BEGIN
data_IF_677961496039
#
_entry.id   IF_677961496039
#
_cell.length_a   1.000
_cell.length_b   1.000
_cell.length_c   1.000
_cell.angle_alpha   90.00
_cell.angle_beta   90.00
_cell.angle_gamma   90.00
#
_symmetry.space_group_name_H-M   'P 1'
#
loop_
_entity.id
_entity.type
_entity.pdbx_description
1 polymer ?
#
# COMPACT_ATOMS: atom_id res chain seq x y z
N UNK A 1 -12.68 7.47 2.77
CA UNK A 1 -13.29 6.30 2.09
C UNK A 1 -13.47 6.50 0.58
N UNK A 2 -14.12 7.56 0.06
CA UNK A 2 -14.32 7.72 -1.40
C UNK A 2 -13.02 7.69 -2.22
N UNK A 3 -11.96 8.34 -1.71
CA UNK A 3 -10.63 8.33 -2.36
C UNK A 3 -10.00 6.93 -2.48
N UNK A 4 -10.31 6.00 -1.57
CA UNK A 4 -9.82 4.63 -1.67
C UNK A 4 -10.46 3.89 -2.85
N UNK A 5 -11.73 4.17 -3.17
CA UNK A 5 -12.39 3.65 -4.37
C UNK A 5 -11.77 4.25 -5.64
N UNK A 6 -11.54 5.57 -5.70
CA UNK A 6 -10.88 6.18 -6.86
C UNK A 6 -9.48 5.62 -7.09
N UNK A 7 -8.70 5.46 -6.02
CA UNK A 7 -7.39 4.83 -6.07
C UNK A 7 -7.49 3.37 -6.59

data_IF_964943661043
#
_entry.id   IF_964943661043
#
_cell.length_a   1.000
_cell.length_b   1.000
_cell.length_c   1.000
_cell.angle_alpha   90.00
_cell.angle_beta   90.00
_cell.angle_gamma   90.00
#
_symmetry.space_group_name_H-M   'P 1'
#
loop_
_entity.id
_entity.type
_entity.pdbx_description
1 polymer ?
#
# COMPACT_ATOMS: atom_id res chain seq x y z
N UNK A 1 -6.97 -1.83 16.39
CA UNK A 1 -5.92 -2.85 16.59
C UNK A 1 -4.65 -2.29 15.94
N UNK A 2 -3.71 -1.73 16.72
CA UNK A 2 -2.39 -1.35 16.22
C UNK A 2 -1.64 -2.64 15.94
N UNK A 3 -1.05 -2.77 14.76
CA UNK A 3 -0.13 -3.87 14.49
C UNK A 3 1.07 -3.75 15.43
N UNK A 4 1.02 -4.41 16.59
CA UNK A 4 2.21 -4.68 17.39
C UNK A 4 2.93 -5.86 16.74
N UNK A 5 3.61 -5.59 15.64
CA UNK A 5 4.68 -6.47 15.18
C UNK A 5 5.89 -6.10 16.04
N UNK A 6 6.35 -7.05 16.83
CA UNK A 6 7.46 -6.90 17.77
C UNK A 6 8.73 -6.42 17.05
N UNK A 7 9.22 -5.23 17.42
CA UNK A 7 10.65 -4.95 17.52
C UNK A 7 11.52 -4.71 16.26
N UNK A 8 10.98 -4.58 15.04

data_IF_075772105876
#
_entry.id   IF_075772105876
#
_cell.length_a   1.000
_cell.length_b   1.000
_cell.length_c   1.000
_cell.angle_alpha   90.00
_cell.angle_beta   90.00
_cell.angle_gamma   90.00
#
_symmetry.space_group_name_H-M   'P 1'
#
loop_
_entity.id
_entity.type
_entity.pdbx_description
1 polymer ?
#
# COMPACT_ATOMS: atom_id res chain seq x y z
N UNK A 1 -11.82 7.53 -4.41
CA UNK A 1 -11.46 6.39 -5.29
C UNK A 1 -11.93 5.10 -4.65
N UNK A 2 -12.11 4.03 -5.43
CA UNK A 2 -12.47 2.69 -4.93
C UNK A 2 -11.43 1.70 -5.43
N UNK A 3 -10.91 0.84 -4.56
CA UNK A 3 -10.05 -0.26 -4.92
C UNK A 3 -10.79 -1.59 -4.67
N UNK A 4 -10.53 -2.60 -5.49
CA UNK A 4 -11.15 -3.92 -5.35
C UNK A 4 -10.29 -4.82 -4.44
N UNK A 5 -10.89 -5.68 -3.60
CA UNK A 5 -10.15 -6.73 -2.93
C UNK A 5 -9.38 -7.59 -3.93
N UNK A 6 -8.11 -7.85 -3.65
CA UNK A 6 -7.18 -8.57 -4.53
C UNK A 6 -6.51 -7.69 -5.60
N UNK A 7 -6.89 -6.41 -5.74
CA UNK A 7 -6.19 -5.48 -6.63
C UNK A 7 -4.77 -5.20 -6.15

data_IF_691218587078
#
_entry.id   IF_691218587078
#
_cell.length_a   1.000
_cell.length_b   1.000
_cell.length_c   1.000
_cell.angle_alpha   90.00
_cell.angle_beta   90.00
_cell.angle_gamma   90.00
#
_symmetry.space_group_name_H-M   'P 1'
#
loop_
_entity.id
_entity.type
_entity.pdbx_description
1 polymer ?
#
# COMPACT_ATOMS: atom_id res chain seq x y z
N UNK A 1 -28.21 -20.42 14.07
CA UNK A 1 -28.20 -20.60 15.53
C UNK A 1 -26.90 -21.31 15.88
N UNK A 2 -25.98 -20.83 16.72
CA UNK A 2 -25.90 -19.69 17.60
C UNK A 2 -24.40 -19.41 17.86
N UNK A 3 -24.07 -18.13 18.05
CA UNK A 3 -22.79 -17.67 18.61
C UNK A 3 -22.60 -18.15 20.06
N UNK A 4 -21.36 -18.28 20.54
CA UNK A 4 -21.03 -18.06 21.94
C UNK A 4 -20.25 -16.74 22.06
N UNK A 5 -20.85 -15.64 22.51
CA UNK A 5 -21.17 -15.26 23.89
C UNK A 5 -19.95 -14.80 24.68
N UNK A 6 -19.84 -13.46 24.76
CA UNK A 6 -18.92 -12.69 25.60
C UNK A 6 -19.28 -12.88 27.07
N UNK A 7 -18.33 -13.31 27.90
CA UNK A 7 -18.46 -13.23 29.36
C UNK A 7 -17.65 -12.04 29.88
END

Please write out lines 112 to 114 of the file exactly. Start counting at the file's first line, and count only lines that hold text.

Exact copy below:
C UNK A 3 -10.79 -1.59 -4.67
N UNK A 4 -10.53 -2.60 -5.49
CA UNK A 4 -11.15 -3.92 -5.35